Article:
The Looming Recession And Its Impact

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We have been warned that a recession is coming to the UK, so what does that mean for you and what sort of impact could it have? Let’s talk about the looming recession and its impact

Below is a video of Andrew Bailey announcing interest rate rises and the real risk of recession. It’s quite long but helpful to get to grips with why.

What Is A Recession?

A recession is generally defined by 2 consecutive quarters of declining Gross Domestic Product (GDP).

GDP is used as a measure of economic growth. It is the value of goods and services produced in a specific period of time.

If GDP has declined over 2 quarters then a recession is triggered.

Essentially, declining GDP means declining economic growth. Over 2 quarters generally means that the decline in economic activity is persistent. 

What Is Causing A Recession?

Pretty simply, it’s the cost of living crisis that we are going through. Energy prices have increased, inflation is high, people have less money to spend, real income is dropping, and living standards are decreasing.

This is causing a decline in UK economic growth. 

Please read a recent post on interest rates and inflation here.

What Happens During A Recession?

Some ugly stuff!

Recessions can cause people to lose their jobs, and make it harder for people to find new jobs.

There is an increase in the need for benefits for those that are unemployed.

The more people that are unemployed the less taxes that are being paid.

This results in the government spending more on benefits but receiving less in taxes, increasing the budget deficit. Which could escalate the overall problem of declining economic activity.


Stag(nant) (in)flation

Inflation is excessively high and the Bank of England are trying to bring it down with interest rate rises. 

If we enter a recession and we have a persistent decline in GDP and economic growth, then we are at risk of Stagflation.

Stagflation is really the result of a perfect storm that nobody wants to see!

Stagflation is where inflation is running rampant, unemployment is increasing and economic growth is slowing. This causes a problem for governments because any method to tackle high inflation, like interest rate rises, could exacerbate the problem causing a further economic slow down.

How Long Could The Recession Last?

Nobody knows! 

The last recession we had was during Covid and lasted around 6 months.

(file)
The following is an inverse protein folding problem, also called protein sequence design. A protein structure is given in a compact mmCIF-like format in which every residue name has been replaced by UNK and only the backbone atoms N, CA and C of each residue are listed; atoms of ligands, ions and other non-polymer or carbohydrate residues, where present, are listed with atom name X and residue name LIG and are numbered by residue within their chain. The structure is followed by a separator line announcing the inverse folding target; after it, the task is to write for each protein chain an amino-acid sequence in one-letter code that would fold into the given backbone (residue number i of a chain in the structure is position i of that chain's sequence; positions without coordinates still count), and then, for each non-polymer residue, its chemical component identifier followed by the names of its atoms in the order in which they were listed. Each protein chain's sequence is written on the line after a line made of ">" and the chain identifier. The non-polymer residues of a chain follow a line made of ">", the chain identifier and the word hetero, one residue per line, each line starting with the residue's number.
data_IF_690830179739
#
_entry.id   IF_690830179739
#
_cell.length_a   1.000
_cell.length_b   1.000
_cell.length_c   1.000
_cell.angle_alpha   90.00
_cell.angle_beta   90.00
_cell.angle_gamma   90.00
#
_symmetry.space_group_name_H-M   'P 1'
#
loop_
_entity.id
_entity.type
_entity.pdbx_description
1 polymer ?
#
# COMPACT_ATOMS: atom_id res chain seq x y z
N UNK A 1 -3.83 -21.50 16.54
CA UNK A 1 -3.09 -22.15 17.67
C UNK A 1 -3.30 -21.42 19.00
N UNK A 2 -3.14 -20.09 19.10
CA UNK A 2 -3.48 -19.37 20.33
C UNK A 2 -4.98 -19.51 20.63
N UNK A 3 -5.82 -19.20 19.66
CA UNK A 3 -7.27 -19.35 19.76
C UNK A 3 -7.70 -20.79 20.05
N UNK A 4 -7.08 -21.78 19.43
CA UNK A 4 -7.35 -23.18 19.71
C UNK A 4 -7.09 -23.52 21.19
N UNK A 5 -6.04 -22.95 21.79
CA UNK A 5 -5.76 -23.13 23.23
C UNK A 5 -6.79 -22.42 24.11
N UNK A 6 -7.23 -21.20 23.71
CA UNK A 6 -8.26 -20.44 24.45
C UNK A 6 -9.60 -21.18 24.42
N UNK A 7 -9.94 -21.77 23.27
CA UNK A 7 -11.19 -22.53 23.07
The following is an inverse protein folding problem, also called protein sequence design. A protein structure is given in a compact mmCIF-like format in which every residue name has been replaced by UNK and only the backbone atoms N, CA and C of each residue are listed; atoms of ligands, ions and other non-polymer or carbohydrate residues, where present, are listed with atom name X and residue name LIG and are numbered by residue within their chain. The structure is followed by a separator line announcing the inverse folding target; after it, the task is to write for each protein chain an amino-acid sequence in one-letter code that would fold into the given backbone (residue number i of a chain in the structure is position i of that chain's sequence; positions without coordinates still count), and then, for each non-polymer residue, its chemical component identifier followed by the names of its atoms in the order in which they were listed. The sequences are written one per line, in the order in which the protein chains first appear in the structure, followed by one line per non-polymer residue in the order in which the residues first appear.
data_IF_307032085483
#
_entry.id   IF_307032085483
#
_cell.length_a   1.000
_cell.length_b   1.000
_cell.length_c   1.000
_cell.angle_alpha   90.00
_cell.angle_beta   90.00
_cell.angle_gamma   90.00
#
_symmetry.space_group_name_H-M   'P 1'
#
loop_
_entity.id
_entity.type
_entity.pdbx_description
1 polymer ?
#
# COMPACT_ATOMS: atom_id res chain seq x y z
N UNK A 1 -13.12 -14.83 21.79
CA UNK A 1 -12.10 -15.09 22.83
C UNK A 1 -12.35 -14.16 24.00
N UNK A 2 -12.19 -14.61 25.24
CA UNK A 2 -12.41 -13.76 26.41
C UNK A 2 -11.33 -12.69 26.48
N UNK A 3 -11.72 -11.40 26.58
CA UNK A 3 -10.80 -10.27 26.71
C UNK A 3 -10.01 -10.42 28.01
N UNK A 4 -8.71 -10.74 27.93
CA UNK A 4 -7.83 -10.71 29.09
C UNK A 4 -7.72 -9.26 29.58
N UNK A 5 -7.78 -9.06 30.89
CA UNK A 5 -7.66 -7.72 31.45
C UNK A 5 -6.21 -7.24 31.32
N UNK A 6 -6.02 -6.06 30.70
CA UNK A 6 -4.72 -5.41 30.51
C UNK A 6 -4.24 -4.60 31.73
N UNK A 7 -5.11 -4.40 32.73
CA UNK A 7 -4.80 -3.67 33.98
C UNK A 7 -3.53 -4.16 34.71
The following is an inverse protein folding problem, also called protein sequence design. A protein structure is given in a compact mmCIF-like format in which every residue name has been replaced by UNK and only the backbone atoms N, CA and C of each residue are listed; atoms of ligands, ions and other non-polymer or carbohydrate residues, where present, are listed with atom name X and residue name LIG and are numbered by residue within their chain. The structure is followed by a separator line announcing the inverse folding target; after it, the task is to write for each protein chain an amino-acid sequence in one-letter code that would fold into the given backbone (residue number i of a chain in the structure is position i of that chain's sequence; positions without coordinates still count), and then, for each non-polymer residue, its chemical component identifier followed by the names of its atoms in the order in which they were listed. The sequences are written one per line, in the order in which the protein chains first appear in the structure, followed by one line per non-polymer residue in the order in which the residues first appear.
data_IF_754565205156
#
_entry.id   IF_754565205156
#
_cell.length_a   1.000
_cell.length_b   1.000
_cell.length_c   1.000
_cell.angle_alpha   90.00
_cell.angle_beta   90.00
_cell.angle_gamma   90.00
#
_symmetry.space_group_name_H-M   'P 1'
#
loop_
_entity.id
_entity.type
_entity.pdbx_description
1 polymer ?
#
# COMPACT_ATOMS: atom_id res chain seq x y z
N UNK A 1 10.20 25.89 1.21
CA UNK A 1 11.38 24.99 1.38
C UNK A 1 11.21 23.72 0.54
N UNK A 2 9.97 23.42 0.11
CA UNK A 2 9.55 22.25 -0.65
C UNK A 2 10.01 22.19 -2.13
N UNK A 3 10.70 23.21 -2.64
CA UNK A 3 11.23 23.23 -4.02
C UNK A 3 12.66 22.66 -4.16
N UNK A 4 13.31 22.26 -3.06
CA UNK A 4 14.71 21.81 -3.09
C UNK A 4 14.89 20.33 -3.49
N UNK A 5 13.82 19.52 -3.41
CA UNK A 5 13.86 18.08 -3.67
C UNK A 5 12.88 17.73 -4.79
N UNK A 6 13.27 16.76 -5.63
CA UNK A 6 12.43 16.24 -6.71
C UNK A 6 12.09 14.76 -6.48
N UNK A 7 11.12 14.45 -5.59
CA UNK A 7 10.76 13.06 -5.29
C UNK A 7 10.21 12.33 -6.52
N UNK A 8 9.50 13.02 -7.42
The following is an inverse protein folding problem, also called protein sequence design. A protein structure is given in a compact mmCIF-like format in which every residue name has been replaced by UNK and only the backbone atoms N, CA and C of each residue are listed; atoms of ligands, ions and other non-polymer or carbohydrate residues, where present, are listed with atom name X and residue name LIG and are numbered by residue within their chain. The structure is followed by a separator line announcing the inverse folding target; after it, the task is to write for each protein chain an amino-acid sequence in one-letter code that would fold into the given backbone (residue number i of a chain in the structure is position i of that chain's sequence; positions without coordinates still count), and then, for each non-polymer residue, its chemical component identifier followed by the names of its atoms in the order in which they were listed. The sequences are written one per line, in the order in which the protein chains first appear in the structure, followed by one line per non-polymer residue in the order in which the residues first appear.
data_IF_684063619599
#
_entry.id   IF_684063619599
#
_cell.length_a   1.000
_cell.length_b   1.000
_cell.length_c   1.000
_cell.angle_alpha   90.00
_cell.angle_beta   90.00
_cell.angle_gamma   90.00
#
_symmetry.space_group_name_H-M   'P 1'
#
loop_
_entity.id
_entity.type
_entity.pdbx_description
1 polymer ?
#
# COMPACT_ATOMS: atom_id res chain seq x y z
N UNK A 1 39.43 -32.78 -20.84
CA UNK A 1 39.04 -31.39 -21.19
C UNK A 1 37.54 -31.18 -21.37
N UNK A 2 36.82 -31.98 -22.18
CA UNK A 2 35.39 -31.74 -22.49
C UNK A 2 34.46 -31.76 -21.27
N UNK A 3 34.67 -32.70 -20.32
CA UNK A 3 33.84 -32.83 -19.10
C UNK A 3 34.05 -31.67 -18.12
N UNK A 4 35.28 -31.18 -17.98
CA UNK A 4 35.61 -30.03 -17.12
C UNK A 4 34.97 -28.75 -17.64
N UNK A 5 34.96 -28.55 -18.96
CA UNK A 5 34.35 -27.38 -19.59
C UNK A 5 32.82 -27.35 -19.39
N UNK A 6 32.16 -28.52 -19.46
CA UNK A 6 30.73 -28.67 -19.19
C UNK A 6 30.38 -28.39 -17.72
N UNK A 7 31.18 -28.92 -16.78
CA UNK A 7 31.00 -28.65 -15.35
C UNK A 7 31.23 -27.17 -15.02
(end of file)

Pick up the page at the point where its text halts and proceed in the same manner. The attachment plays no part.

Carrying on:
Previous recessions have lasted a lot longer, and so could this one and it will depend on how bad the economy gets. It is important to be prepared so you can wait it out.

What Can You Do?

Recessions are out of our control and we can’t really do anything to impact it. We can only help ourselves ride the wave.

Preparing in advance is critical, here is a quick breakdown:

  1. Save an emergency fund.
  2. Try to pay down debts.
  3. If you have investments make sure they’re diversified. 
  4. Learn a new skill.

Save an emergency fund.

Keep at least 12 months of your total household expenditure in your savings account.

To get this figure add up all of your bills and things you’ve bought (like food, clothes etc.) on your last 6 months bank statements.  Divide that number by 6 and you’ve got your average monthly outgoings.  Times that by 12 and that’s how much you want in savings.

This is vital, should you lose your job you are still able to cover your expenses through your savings.

Try to pay down debts.

If you have debts like loans or credit cards, now’s the time to get them cleared/reduced or at least moved to 0% interest.  Read here on useful ways to reduce your debt.

This will free up more spare money for you if the worst happens. It will also mean you don’t have to worry about paying off debt if you’re struggling to pay your bills. If you don’t pay your debt payments it could affect your ability to get credit in the future.

If you have investments make sure they’re diversified. 

Investments need to be globally diversified. Each country has its own economic outlook which could affect its stock market. 

If you are globally diversified you can benefit from countries that are doing well while limiting losses from those that aren’t.

Learn a new skill.

This can be difficult but if the job market is slowing and more people are looking for work, learning a new skill could be the turning point.  

Keeping up to date with changes in your occupation, learning new skills, taking exams, all show a new employer that you’re willing and ready to learn.  It could help them select you over someone else.


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